Please use this identifier to cite or link to this item:http://hdl.handle.net/20.500.12105/5117
Innate Immune Function of Mitochondrial Metabolism
Front Immunol. 2017; 8:527
Sensing of microbe-associated molecular patterns or danger signals by innate immune receptors drives a complex exchange of information. Innate receptor signaling not only triggers transcriptional events but also induces profound changes in metabolic fluxes, redox balance, and metabolite abundance thereby influencing immune cell function. Mitochondria are at the core of metabolic adaptation to the changing environment. The close interaction between mitochondrial metabolism and immune signaling has emerged as a central regulator of innate sensing. Metabolic processes generate a constant flow of electrons that eventually end up in the mitochondrial electron transport chain (ETC). Two electron carriers and four respiratory complexes that can assemble as larger molecular supercomplexes compose the ETC in the mitochondrial inner membrane. While the meaning and biological relevance of such structural organization is a matter of passionate debates, recent data support that innate stimuli remodel the ETC. We will review the function of mitochondrial metabolism and ETC dynamics as innate rheostats that regulate signaling, transcription, and epigenetics to orchestrate innate immune responses.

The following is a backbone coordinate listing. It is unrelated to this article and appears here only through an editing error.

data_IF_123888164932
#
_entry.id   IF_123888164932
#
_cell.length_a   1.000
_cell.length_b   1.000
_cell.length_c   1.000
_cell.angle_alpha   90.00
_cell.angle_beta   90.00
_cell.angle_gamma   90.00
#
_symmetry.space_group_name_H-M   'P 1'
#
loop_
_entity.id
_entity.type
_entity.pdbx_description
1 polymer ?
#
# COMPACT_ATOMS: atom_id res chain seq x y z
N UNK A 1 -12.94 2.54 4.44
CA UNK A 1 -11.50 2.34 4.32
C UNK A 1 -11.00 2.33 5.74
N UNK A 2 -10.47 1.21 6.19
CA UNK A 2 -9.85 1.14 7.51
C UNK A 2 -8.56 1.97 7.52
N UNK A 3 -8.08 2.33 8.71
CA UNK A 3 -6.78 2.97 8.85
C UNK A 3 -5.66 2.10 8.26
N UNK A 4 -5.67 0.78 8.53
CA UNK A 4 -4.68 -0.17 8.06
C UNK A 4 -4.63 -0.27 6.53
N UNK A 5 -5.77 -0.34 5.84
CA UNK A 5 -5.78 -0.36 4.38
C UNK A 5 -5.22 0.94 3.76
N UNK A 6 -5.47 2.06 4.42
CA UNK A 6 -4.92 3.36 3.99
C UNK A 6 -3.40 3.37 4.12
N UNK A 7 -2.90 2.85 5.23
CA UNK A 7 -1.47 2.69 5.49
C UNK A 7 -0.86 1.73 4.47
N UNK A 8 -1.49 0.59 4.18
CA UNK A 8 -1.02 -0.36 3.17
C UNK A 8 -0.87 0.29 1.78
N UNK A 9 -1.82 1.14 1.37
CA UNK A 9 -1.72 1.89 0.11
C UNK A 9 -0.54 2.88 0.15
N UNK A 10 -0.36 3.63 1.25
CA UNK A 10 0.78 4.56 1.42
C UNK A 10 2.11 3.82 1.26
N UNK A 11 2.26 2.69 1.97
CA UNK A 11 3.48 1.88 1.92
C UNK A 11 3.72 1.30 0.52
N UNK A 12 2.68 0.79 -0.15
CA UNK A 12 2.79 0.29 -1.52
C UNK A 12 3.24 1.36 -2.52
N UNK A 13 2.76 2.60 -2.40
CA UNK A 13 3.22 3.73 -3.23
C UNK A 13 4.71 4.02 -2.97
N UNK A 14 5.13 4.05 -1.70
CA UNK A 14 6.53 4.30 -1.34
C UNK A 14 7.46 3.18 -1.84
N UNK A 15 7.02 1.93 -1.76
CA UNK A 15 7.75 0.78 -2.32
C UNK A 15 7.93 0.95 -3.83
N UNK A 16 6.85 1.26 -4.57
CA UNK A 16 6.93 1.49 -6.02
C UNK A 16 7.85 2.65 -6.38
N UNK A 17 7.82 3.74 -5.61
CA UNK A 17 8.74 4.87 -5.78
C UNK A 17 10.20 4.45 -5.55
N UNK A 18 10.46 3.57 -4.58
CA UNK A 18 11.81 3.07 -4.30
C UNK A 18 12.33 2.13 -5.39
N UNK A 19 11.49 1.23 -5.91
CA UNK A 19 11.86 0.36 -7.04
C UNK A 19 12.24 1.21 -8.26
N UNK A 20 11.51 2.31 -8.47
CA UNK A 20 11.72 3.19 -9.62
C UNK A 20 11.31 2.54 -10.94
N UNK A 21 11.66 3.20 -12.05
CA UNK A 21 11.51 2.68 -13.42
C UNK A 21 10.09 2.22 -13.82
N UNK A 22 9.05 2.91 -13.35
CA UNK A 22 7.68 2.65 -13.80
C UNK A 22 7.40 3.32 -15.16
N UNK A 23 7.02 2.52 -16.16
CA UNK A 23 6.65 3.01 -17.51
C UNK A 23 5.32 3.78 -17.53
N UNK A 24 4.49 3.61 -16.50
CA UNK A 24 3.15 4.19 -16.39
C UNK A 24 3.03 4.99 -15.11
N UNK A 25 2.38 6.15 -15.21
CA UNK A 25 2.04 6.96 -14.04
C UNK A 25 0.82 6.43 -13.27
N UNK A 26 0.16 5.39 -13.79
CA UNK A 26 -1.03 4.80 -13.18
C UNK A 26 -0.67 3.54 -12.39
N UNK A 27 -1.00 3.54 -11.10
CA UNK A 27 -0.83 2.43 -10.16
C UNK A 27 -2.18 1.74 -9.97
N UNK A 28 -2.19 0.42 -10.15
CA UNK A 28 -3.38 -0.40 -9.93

Innate immune response | Immunometabolism | Electron transport chain | Mitochondria | Macrophages | Dendritic cells | Cytokines | Inflammation | NLRP3 INFLAMMASOME ACTIVATION | DENDRITIC CELL ACTIVATION | HOST-DEFENSE | MYCOBACTERIUM-TUBERCULOSIS | MACROPHAGE POLARIZATION | SUCCINATE-DEHYDROGENASE | ALTERNATIVE ACTIVATION | PYRUVATE-DEHYDROGENASE | BACTERICIDAL ACTIVITY | TRAINED IMMUNITY
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